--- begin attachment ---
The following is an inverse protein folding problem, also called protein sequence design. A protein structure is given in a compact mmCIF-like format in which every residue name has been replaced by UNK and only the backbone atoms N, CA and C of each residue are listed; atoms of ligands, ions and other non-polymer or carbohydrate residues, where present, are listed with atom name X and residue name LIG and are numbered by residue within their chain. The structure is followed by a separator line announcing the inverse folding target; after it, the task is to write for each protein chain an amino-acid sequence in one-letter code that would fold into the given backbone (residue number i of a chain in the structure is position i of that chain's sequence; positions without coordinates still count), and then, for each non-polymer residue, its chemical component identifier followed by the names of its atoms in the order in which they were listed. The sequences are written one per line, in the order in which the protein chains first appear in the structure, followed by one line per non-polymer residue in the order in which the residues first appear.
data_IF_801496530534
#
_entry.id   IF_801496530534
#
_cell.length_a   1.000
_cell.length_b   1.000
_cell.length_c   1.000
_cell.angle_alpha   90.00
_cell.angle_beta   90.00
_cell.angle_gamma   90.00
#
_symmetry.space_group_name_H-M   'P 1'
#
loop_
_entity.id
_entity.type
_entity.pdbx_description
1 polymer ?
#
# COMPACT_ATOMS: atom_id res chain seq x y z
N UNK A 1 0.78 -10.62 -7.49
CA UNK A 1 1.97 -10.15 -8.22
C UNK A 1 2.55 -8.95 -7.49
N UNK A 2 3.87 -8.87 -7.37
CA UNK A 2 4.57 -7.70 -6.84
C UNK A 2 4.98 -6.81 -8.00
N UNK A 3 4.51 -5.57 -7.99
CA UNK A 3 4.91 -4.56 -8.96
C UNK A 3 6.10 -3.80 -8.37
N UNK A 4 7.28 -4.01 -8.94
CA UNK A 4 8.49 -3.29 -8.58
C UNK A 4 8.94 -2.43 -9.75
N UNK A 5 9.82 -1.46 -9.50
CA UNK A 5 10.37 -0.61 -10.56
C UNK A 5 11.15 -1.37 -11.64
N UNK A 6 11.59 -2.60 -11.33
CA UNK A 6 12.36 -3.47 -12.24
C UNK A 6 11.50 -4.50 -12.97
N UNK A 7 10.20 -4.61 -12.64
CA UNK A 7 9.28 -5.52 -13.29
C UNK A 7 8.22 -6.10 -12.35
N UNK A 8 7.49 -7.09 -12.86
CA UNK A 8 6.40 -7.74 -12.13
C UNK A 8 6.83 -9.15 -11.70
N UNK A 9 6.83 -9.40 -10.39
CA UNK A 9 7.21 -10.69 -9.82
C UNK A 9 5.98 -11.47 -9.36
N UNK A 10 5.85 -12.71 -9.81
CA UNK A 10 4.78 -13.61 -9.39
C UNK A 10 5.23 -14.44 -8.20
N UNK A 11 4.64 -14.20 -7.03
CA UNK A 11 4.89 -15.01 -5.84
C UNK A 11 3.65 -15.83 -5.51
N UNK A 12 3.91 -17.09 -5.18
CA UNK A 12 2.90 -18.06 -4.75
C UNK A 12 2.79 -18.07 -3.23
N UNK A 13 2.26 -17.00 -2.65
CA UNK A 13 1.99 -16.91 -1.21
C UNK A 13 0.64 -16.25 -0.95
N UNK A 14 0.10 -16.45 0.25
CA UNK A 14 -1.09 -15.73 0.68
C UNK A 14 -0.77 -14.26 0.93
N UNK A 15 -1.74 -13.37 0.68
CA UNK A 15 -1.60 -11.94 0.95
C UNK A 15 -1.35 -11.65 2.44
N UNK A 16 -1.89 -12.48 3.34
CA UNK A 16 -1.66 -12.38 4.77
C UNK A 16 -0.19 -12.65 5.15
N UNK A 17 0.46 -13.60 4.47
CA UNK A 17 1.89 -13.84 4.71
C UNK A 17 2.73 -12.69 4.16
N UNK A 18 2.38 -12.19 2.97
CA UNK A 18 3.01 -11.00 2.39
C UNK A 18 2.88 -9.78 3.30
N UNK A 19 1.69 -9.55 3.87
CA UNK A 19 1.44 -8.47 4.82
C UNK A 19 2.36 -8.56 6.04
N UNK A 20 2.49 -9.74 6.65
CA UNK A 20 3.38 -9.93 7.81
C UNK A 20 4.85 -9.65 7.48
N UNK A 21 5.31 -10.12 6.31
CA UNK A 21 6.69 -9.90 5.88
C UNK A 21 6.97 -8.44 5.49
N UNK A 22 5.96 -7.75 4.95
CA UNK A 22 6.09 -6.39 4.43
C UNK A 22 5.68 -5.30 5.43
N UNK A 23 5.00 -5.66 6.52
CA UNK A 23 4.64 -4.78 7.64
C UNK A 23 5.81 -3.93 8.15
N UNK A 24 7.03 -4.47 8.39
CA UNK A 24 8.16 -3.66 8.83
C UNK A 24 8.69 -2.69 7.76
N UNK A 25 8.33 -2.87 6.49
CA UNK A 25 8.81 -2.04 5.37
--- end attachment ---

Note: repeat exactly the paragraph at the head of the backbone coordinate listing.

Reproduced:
The following is an inverse protein folding problem, also called protein sequence design. A protein structure is given in a compact mmCIF-like format in which every residue name has been replaced by UNK and only the backbone atoms N, CA and C of each residue are listed; atoms of ligands, ions and other non-polymer or carbohydrate residues, where present, are listed with atom name X and residue name LIG and are numbered by residue within their chain. The structure is followed by a separator line announcing the inverse folding target; after it, the task is to write for each protein chain an amino-acid sequence in one-letter code that would fold into the given backbone (residue number i of a chain in the structure is position i of that chain's sequence; positions without coordinates still count), and then, for each non-polymer residue, its chemical component identifier followed by the names of its atoms in the order in which they were listed. The sequences are written one per line, in the order in which the protein chains first appear in the structure, followed by one line per non-polymer residue in the order in which the residues first appear.